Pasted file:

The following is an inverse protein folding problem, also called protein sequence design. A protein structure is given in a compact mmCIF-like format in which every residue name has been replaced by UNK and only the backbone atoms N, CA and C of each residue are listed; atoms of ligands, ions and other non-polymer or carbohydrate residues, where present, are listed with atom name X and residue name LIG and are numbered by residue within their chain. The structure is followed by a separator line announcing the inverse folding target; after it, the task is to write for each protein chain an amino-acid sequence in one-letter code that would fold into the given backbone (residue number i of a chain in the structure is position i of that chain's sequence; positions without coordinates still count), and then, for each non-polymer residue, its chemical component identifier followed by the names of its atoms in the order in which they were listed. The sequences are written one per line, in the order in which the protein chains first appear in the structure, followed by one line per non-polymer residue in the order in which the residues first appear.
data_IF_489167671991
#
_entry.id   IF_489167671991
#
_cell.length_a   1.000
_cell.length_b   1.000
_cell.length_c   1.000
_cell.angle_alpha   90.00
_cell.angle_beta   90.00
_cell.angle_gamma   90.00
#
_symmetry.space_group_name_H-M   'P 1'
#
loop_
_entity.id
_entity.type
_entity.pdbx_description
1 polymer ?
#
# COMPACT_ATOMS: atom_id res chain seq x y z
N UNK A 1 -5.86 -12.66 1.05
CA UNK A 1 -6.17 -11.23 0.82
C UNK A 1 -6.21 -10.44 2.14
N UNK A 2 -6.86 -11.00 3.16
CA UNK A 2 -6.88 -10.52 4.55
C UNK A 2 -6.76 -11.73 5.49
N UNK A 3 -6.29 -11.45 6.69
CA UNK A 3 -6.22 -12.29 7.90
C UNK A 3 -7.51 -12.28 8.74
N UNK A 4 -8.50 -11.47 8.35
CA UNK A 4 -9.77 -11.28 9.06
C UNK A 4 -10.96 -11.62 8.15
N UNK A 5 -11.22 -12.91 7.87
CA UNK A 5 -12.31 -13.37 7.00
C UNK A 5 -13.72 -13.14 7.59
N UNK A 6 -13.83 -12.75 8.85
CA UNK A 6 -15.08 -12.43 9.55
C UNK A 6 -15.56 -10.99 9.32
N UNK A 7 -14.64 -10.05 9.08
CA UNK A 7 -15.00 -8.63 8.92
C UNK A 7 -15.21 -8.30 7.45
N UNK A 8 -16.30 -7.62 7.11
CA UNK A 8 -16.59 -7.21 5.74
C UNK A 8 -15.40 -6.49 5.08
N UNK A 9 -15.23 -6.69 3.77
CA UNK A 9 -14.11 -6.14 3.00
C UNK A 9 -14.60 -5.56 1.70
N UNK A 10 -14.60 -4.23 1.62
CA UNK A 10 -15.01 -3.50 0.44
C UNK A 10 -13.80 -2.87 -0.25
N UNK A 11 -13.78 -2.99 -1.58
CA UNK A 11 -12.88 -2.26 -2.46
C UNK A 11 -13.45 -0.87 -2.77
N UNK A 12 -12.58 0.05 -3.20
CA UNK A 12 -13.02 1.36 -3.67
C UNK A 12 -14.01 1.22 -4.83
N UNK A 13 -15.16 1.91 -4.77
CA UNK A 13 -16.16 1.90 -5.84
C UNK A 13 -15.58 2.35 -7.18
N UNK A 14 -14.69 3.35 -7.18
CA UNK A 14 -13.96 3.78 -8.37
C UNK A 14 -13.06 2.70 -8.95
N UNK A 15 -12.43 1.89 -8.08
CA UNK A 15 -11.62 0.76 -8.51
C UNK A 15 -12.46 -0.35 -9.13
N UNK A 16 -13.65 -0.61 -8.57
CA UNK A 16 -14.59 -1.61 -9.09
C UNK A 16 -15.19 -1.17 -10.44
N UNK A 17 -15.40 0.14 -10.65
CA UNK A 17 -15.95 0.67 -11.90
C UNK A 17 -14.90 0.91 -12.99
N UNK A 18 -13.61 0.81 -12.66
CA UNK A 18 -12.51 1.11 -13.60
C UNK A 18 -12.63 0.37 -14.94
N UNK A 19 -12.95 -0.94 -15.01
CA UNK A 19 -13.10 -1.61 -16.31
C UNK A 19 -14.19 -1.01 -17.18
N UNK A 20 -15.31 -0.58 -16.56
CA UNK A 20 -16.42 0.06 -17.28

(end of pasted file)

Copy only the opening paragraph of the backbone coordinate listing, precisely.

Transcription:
The following is an inverse protein folding problem, also called protein sequence design. A protein structure is given in a compact mmCIF-like format in which every residue name has been replaced by UNK and only the backbone atoms N, CA and C of each residue are listed; atoms of ligands, ions and other non-polymer or carbohydrate residues, where present, are listed with atom name X and residue name LIG and are numbered by residue within their chain. The structure is followed by a separator line announcing the inverse folding target; after it, the task is to write for each protein chain an amino-acid sequence in one-letter code that would fold into the given backbone (residue number i of a chain in the structure is position i of that chain's sequence; positions without coordinates still count), and then, for each non-polymer residue, its chemical component identifier followed by the names of its atoms in the order in which they were listed. The sequences are written one per line, in the order in which the protein chains first appear in the structure, followed by one line per non-polymer residue in the order in which the residues first appear.